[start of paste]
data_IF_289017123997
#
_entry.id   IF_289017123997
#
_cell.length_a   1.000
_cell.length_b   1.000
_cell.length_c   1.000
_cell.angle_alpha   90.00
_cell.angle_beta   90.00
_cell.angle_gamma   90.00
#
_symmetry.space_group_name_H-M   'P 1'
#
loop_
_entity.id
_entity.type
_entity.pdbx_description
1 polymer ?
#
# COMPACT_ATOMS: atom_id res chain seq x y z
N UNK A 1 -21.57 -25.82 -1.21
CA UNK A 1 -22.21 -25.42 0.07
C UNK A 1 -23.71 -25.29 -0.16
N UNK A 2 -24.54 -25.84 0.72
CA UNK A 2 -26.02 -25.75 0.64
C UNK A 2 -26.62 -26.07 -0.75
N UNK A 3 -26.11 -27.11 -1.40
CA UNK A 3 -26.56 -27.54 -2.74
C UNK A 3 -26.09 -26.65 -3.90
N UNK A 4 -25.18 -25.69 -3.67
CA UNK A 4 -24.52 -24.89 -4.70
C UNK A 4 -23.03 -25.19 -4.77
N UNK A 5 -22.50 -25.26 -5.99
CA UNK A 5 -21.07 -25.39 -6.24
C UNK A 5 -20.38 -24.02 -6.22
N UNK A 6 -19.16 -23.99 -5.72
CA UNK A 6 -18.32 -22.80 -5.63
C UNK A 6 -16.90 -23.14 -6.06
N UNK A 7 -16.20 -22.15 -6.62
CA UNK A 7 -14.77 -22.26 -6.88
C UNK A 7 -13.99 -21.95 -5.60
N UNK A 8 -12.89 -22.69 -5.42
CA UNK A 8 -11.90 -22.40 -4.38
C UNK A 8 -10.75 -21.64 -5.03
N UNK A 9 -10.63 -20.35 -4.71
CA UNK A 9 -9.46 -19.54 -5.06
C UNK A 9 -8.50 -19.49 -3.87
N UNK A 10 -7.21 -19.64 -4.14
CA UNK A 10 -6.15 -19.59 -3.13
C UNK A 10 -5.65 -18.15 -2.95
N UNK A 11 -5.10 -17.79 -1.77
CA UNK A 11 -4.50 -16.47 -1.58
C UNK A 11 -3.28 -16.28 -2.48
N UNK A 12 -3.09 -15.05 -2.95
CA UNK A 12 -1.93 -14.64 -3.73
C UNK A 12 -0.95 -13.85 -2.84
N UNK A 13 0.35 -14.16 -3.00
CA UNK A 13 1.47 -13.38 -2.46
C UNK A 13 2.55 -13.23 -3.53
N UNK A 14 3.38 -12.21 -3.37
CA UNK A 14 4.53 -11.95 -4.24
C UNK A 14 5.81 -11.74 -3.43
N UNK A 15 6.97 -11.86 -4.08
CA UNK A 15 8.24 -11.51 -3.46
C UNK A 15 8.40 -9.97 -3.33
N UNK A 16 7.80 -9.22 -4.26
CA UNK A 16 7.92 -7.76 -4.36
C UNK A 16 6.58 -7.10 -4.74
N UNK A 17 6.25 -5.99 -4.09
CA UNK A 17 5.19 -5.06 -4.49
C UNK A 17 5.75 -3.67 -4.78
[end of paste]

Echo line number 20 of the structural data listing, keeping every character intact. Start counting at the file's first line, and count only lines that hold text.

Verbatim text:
# COMPACT_ATOMS: atom_id res chain seq x y z